The village women really liked that!  The fed more and more pieces into the press, knowing that there was more power available.

Visit To A Lao Village

Notice the black bucket catching the juice.  There is a slot in the frame and a hole in the back where the juice runs out.

Visit To A Lao Village

Visit To A Lao Village

There is quite a bit of the white juice running down the rollers.

Visit To A Lao Village

Visit To A Lao Village

Our guide gives Hui-chen a piece of sugar cane to chew.

Visit To A Lao Village

Visit To A Lao Village

She said it was good.  Of course we have sugar cane in Taiwan too, but for many tourists from around the world, coming to this village is probably their first taste of sugar cane.

After spending a few more minutes at the press, we said goodbye and headed to the next stop on our tour: Mulberries.

Mulberries

Mulberries is a complex where silk and mulberry tea is produced.

Mulberries

This is the mulberry grove.  The leaves feed the silkworms and are also sold dried, as tea.

Mulberries

Inside the building where the worms are housed, we saw silk cocoons being produced.

Mulberries

Mulberries

These are silk worms being fed mulberry leaves.

Mulberries

Closeup of some silk cocoons.

Mulberries

These are silkworm eggs.  Our guide told us that to start their operation, they bought silk worm eggs from Thailand.

Mulberries

These are moths, which are what comes of of the silk cocoons of course.  Silkworm moths cannot fly.  The group shown here is producing eggs.

Mulberries

What I did not know is that a silk cocoon is made up of a single thread of silk.  This single thread can be untangled and spooled if the cocoon is placed in hot water.  Here our guide shows us a simple machine for spooling the threads.

Mulberries

More simple machines for spooling silk thread.

Mulberries

These simple machines are run by hand.

Mulberries

This is an example of a powered machine for spooling silk thread.  We saw white and yellow silk being produced.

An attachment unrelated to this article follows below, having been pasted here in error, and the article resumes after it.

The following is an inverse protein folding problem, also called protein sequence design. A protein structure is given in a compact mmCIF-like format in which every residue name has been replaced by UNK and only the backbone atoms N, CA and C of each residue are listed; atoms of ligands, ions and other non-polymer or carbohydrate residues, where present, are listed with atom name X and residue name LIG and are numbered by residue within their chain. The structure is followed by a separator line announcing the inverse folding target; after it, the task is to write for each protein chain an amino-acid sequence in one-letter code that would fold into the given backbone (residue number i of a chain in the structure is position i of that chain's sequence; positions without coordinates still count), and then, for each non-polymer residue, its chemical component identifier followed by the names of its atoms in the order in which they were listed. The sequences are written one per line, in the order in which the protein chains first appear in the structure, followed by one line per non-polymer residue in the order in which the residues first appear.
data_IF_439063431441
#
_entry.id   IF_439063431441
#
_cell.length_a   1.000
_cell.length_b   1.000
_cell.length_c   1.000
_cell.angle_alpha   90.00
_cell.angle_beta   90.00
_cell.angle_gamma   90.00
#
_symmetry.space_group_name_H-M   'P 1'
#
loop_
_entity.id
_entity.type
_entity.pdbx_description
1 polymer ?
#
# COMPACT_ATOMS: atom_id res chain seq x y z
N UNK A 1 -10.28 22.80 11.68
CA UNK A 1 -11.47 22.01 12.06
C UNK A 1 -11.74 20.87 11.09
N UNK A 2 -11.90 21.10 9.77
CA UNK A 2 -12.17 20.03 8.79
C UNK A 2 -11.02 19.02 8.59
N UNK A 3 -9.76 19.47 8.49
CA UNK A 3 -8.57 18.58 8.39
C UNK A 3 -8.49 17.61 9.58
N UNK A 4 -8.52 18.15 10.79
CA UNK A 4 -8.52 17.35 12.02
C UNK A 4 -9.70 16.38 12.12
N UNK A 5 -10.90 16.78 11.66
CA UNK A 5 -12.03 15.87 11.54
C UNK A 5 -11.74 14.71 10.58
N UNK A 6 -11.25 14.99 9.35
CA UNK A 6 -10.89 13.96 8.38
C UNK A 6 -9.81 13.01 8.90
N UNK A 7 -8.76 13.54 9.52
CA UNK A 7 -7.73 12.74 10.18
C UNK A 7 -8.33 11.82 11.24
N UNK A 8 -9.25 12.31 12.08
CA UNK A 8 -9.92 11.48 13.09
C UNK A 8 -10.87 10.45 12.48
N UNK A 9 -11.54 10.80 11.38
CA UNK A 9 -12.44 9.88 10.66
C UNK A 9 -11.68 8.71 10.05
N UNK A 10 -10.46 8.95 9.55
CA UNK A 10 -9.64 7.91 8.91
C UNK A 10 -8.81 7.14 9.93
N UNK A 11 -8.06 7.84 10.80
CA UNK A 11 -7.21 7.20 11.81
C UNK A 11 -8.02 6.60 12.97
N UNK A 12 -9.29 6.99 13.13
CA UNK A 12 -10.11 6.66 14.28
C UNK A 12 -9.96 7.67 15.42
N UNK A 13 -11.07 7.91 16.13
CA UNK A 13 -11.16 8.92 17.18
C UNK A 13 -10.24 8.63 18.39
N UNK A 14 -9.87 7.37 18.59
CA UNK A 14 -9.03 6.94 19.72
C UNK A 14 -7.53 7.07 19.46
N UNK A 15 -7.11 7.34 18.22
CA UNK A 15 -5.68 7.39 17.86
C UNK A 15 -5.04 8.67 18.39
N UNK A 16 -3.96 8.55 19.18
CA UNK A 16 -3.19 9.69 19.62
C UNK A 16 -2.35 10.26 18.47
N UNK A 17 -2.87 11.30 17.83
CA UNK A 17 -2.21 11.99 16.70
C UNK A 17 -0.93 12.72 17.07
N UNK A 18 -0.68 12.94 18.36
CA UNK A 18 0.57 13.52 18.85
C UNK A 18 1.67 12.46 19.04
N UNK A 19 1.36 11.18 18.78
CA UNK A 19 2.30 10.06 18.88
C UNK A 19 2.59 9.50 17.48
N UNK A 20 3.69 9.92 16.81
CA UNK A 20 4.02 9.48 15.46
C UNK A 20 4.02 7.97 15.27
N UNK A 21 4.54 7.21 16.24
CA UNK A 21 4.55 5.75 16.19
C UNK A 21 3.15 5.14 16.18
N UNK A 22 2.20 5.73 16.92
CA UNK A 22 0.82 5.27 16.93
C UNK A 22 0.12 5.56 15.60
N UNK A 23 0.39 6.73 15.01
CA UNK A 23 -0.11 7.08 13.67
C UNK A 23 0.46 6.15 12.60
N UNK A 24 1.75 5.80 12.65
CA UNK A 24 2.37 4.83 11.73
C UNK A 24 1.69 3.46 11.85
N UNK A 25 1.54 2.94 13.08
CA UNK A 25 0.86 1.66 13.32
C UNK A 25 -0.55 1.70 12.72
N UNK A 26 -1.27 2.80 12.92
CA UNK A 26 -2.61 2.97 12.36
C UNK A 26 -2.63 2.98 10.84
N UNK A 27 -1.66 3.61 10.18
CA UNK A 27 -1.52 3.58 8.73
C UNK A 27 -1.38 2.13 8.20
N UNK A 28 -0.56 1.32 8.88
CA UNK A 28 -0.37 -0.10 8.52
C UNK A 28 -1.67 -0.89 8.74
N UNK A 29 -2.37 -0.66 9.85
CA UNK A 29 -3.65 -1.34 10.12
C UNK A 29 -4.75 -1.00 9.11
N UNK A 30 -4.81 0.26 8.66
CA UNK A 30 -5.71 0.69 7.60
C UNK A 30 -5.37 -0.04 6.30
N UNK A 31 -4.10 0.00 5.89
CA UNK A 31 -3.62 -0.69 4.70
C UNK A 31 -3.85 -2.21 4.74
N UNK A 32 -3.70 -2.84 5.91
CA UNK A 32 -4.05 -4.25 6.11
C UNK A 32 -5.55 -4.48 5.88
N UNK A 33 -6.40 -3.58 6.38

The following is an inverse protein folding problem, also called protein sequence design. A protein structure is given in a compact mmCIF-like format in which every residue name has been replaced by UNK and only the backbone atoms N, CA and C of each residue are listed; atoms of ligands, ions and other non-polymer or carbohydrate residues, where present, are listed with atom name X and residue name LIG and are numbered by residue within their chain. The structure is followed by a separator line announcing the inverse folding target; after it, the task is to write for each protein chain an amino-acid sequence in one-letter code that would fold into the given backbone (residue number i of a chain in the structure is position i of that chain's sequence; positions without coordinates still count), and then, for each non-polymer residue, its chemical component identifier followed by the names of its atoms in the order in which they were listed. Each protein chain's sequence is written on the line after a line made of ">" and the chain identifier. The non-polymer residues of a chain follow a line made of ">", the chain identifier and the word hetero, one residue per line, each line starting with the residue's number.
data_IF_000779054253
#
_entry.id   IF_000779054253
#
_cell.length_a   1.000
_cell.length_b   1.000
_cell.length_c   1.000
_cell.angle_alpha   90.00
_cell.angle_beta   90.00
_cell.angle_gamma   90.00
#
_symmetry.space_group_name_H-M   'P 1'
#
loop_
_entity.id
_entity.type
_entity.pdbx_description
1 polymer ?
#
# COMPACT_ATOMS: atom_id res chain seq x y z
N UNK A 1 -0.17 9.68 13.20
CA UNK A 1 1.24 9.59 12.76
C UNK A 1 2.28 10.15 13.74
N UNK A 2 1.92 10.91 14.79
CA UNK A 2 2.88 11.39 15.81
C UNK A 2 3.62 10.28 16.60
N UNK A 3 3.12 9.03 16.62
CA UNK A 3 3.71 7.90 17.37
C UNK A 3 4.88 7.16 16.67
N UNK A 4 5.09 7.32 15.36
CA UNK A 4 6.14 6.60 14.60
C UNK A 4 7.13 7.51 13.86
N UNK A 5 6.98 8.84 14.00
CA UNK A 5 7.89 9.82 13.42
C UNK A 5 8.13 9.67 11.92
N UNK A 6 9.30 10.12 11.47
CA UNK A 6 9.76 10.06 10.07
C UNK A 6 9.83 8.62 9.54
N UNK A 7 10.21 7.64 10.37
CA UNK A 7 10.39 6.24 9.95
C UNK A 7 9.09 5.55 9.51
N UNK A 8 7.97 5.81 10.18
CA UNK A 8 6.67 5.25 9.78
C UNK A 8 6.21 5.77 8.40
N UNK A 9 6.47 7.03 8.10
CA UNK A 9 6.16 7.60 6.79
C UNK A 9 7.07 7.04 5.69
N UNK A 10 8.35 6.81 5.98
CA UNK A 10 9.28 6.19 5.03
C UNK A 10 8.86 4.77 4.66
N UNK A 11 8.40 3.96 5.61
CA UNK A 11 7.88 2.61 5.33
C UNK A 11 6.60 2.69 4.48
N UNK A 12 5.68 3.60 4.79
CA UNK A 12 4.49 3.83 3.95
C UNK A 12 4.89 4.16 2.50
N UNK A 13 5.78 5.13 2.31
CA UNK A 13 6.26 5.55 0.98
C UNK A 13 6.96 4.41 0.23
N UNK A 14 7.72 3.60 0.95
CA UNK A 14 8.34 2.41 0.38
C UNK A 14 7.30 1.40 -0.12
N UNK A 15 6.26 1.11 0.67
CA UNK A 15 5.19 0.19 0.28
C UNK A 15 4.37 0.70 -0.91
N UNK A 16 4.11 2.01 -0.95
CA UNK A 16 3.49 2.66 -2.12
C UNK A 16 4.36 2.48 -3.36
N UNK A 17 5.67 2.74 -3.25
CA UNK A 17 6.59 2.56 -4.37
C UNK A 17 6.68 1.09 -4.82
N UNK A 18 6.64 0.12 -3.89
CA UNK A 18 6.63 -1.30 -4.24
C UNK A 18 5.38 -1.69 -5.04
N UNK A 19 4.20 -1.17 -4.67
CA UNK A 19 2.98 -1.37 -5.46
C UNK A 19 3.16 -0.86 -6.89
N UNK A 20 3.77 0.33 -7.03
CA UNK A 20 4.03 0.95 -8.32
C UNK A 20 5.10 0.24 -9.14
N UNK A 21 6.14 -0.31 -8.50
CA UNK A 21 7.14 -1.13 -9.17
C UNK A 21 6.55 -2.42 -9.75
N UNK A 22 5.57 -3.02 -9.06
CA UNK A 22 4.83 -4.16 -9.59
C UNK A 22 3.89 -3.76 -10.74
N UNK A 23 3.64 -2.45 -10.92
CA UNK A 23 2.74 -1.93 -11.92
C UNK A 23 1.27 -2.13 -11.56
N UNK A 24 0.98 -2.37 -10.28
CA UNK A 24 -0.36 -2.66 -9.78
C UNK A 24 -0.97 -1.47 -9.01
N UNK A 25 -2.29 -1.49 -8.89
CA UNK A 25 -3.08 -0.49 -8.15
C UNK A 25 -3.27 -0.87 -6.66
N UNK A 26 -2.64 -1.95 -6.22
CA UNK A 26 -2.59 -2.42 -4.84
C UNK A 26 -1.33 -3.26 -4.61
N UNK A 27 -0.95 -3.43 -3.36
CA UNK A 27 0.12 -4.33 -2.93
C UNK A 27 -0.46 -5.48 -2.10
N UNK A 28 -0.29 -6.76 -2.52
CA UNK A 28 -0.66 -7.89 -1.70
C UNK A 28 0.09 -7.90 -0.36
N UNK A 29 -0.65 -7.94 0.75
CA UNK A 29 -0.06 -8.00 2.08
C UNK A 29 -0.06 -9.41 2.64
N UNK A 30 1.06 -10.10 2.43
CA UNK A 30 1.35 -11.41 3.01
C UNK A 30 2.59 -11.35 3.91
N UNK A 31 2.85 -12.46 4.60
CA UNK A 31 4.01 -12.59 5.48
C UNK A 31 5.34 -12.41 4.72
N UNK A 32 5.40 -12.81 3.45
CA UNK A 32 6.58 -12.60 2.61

Mulberries

Once the silk is harvested from the cocoons it must be dyed.  This tree is used to produce red dye.

Mulberries

We visited the dyeing operation where they had various pots of different colors being prepared.

Mulberries

These women are preparing raw materials for a dye.

Mulberries

These 2 barrels contain the materials for blue and green dyes.

Mulberries

Each dye color is listed on a chart, along with samples.  The list of dyes is very comprehensive and has everything you could possibly imagine – all derived from plant or mineral materials.

Mulberries

This is a dye-producing mineral.

Mulberries

This is a list of some natural dye materials, such as turmeric vine.

Mulberries

Next, we saw the weave looms where the various color silks were woven into fabrics.

Mulberries

Some of the weaving operations were very complex and the patterns produced, intriguing.

Mulberries

There are no computers, or even motors to run these looms.  They are all operated by hand and the patterns are managed manually by the skillful operators.

Mulberries

This is our closing shot, of a beautiful silk pattern being produced on a hand loom.

Don’t miss our next installment.  We’re going back to Thailand, to Udon Thani!

Thank you for reading!  We hope you enjoyed our visit to a local Lao village.  We welcome your questions and comments.  Please feel free to retweet this article and leave your recommendations below.

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8 comments

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    1. hi Brunty. thanks for reading! yes, the fact that it’s a single thread flipped my wig too. i never really thought about it before. the person that figured out how to harvest the silk is one smart person! we had fun learning about silk making. i’d seen some silk material being woven in Thai villages but i never saw the harvesting or dyeing operations before. take care my friend.